According to the American Cancer Society, over 10,000 women are diagnosed with cervical cancer in the United States every year. It is estimated that almost 4,000 women will die from this disease every year. Among the most common risk factors for cervical cancer are human papillomavirus (HPV) infection (the risk of acquiring is increased by intercourse at an early age, having many sexual partners, and having sex with uncircumcised males), smoking, HIV infection, Chlamydia infection, unhealthy diet, use of oral contraceptives, multiple pregnancies, and low socioeconomic status.
One of the most effective ways for women to avoid cervical cancer is to have a regular screening. This screening is done through the Papanicolaou Smear, also known as a Pap test or Pap smear. This simple test detects precancerous abnormalities in cells that can then be treated, allowing the patient to avoid developing cervical cancer.
Health disparities exist in the incidence and mortality rate of cervical cancer and in the use of screening services by women. According to the American Cancer Society, in 2000, 83.9 percent of Caucasian women 18 and over had a Pap test in the last three years, while 77.9 percent of Latina women had. The cervical cancer incidence rate for Caucasian women from 1996-2000 was 9.2 per 100,000 women and 16.8 per 100,000 for Latina women. The mortality rate was 2.7 per 100,000 for Caucasian women and 3.7 for Latina women.
A number of studies exist that have explored the lowered rates of Pap screening use among Latina women in the United States. These studies have utilized a variety of health behavior theories to explain and understand this health behavior. The following is a discussion of one of these studies.
Suarez, Nichols, and Brady (1996) also explored the effectiveness of social cognitive theory in their study, Use of Peer Role Models to Increase Pap Smear and Mammogram Screening in Mexican-American and Black Women. This study explored the effectiveness of the Su Vida, Su Salud program in Texas. This program aimed to increase cervical cancer screening rates using interventions based in social cognitive theory.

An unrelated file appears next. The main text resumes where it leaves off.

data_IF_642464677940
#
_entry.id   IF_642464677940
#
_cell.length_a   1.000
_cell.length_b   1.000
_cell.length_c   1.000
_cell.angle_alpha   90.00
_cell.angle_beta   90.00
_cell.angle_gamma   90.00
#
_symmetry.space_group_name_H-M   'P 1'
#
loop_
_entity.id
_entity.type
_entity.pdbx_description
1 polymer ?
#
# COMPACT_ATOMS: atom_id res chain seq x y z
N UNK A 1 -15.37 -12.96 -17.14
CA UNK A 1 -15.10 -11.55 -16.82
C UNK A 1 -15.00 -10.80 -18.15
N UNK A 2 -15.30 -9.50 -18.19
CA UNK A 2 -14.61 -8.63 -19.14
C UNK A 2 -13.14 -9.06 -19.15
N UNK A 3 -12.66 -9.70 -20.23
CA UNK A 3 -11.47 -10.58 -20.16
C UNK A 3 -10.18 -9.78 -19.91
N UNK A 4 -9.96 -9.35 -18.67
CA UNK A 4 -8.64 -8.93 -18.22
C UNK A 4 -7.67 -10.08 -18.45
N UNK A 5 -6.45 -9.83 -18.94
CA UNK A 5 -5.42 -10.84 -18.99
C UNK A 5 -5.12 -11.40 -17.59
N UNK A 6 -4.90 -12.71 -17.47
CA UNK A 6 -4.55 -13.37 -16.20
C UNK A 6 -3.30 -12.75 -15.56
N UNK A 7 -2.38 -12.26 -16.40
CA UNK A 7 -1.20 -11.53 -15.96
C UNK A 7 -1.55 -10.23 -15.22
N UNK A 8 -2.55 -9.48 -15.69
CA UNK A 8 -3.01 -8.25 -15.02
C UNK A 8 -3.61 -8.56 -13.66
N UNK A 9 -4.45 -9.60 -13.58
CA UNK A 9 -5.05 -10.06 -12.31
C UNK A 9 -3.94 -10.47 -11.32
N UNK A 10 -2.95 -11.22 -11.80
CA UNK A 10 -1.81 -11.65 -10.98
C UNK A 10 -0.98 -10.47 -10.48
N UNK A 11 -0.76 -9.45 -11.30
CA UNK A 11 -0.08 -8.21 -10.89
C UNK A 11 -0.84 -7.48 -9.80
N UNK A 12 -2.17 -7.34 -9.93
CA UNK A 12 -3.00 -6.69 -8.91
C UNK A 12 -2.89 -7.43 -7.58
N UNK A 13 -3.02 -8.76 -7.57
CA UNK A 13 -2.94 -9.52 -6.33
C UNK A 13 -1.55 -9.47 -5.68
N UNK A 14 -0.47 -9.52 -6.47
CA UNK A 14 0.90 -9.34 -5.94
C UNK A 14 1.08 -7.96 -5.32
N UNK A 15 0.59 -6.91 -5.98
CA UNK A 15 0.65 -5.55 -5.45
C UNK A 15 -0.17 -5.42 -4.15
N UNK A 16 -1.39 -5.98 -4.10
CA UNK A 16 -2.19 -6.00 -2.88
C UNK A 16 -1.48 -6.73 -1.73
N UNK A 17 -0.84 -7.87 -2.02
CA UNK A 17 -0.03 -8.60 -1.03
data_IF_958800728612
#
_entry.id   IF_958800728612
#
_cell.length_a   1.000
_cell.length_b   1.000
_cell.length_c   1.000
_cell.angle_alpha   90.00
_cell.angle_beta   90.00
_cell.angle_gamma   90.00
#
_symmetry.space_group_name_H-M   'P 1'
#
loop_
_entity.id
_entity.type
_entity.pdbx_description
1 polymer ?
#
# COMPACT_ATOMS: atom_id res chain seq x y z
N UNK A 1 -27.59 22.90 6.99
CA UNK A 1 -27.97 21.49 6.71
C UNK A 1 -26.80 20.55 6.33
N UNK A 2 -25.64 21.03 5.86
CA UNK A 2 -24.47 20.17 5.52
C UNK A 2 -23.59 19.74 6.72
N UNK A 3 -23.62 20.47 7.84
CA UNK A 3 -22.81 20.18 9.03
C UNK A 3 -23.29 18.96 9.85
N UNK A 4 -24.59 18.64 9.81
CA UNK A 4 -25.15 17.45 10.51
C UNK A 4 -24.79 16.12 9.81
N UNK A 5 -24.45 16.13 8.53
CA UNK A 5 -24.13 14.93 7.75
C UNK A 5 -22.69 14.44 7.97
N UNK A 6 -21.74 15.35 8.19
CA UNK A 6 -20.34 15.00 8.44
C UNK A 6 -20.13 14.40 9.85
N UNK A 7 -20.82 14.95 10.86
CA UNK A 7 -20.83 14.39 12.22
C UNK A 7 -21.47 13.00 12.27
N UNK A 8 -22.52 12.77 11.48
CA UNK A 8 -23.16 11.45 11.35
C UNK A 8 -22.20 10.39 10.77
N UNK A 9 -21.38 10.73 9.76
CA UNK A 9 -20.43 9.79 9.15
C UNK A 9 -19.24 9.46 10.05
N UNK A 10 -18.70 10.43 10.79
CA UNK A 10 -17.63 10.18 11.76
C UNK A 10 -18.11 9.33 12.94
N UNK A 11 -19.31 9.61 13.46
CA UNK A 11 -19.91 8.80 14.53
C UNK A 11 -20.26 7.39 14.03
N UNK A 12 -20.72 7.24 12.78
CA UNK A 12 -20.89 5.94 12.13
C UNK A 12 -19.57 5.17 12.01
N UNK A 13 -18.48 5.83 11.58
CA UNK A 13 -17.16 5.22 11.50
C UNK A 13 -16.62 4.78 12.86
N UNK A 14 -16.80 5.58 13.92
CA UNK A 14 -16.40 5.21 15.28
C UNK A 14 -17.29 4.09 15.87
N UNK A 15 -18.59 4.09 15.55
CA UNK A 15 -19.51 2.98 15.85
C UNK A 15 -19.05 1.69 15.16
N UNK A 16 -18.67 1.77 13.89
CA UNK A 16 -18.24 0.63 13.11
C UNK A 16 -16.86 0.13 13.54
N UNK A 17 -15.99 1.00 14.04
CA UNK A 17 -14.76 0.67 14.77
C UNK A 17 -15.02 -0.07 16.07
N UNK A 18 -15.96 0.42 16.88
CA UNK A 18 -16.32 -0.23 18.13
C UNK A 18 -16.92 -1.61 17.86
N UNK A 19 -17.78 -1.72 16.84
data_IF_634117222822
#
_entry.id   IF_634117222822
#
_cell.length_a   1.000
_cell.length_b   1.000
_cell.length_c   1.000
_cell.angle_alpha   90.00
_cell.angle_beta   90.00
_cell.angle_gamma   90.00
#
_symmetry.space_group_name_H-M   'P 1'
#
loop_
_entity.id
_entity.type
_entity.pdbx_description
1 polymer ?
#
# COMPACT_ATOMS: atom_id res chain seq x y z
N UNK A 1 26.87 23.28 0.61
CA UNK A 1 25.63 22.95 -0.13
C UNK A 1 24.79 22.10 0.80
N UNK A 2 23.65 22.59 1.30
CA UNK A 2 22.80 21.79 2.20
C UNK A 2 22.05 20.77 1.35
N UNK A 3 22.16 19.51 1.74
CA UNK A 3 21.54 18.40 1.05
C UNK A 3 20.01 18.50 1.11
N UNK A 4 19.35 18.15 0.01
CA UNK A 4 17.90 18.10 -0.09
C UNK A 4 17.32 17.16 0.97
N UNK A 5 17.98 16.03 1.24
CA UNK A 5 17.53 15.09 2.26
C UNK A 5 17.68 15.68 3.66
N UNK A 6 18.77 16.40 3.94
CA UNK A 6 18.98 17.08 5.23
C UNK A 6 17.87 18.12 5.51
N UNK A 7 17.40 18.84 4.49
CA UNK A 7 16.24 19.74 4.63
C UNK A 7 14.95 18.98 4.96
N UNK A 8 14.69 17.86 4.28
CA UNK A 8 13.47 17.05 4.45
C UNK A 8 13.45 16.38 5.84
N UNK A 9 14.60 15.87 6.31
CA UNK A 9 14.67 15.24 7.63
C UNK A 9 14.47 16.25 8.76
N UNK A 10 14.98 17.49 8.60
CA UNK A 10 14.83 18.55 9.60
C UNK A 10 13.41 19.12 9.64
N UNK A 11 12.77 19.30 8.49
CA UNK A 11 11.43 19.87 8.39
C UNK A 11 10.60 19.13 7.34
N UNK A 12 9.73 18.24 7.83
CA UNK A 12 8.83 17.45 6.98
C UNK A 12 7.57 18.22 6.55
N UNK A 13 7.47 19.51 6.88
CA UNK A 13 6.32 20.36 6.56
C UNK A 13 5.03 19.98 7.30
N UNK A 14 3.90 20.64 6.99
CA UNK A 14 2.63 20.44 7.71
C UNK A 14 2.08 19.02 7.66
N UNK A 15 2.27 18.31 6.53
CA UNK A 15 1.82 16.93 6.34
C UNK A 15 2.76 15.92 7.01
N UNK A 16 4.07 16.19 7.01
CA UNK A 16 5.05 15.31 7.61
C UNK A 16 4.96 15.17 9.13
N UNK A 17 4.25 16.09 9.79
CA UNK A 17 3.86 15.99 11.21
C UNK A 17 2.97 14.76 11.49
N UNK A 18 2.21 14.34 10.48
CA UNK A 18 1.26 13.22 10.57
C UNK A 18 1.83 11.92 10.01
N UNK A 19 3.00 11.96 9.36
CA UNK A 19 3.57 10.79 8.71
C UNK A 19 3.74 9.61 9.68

The Su Vida, Su Salud program incorporated the constructs of environment, behavioral capability, observational learning and self-efficacy. The environment was effected through media information and attention and door-to-door advice on the availability of screening services. Self-efficacy and behavioral capability were addressed through skill development via door-to-door advice and presentations about accessing screening services. The use of peer role models hoped to affect the observational learning of the women involved in the study.
The results of this study found that the Su Vida, Su Salud program had no significant effects on Pap test use or on attitudes and knowledge about the screening. This points to the facts that the constructs of social cognitive theory have little impact on program effectiveness in increasing Latina women’s probability to access cervical cancer screening services.
American Cancer Society, www.cancer.org
Suarez et al. Use of Peer Role Models to Increase Pap Smear and Mammogram Screening in Mexican-American and Black Women, American Journal of Preventive Medicine. 1993; 9; 290-296.